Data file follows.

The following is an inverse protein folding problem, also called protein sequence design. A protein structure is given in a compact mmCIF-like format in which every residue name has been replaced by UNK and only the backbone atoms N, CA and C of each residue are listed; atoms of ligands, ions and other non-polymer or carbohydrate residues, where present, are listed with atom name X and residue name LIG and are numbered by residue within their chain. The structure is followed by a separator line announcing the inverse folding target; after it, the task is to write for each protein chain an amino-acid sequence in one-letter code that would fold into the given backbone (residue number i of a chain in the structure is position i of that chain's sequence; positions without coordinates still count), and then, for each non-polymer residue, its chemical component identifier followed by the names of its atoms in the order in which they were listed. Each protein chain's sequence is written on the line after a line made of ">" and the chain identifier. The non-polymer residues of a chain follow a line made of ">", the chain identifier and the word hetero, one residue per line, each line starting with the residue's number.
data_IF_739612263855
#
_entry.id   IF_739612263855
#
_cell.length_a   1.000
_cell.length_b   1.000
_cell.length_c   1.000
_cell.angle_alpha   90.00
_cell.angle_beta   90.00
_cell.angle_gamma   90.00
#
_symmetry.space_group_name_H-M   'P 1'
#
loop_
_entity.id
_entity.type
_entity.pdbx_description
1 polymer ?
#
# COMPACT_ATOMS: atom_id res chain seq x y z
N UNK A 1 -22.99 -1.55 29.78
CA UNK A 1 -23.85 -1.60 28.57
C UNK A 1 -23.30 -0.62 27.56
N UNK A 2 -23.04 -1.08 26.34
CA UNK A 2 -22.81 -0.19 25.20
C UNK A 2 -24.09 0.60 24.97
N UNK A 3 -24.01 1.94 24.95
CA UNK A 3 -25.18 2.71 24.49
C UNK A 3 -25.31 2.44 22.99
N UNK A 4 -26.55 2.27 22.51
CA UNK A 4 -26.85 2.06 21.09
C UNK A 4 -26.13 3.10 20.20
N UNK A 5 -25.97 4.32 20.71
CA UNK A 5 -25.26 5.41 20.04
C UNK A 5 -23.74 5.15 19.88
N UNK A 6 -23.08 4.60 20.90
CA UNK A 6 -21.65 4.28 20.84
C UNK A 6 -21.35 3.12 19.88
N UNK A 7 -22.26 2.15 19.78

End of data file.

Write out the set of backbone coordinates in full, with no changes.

The following is an inverse protein folding problem, also called protein sequence design. A protein structure is given in a compact mmCIF-like format in which every residue name has been replaced by UNK and only the backbone atoms N, CA and C of each residue are listed; atoms of ligands, ions and other non-polymer or carbohydrate residues, where present, are listed with atom name X and residue name LIG and are numbered by residue within their chain. The structure is followed by a separator line announcing the inverse folding target; after it, the task is to write for each protein chain an amino-acid sequence in one-letter code that would fold into the given backbone (residue number i of a chain in the structure is position i of that chain's sequence; positions without coordinates still count), and then, for each non-polymer residue, its chemical component identifier followed by the names of its atoms in the order in which they were listed. Each protein chain's sequence is written on the line after a line made of ">" and the chain identifier. The non-polymer residues of a chain follow a line made of ">", the chain identifier and the word hetero, one residue per line, each line starting with the residue's number.
data_IF_739612263855
#
_entry.id   IF_739612263855
#
_cell.length_a   1.000
_cell.length_b   1.000
_cell.length_c   1.000
_cell.angle_alpha   90.00
_cell.angle_beta   90.00
_cell.angle_gamma   90.00
#
_symmetry.space_group_name_H-M   'P 1'
#
loop_
_entity.id
_entity.type
_entity.pdbx_description
1 polymer ?
#
# COMPACT_ATOMS: atom_id res chain seq x y z
N UNK A 1 -22.99 -1.55 29.78
CA UNK A 1 -23.85 -1.60 28.57
C UNK A 1 -23.30 -0.62 27.56
N UNK A 2 -23.04 -1.08 26.34
CA UNK A 2 -22.81 -0.19 25.20
C UNK A 2 -24.09 0.60 24.97
N UNK A 3 -24.01 1.94 24.95
CA UNK A 3 -25.18 2.71 24.49
C UNK A 3 -25.31 2.44 22.99
N UNK A 4 -26.55 2.27 22.51
CA UNK A 4 -26.85 2.06 21.09
C UNK A 4 -26.13 3.10 20.20
N UNK A 5 -25.97 4.32 20.71
CA UNK A 5 -25.26 5.41 20.04
C UNK A 5 -23.74 5.15 19.88
N UNK A 6 -23.08 4.60 20.90
CA UNK A 6 -21.65 4.28 20.84
C UNK A 6 -21.35 3.12 19.88
N UNK A 7 -22.26 2.15 19.78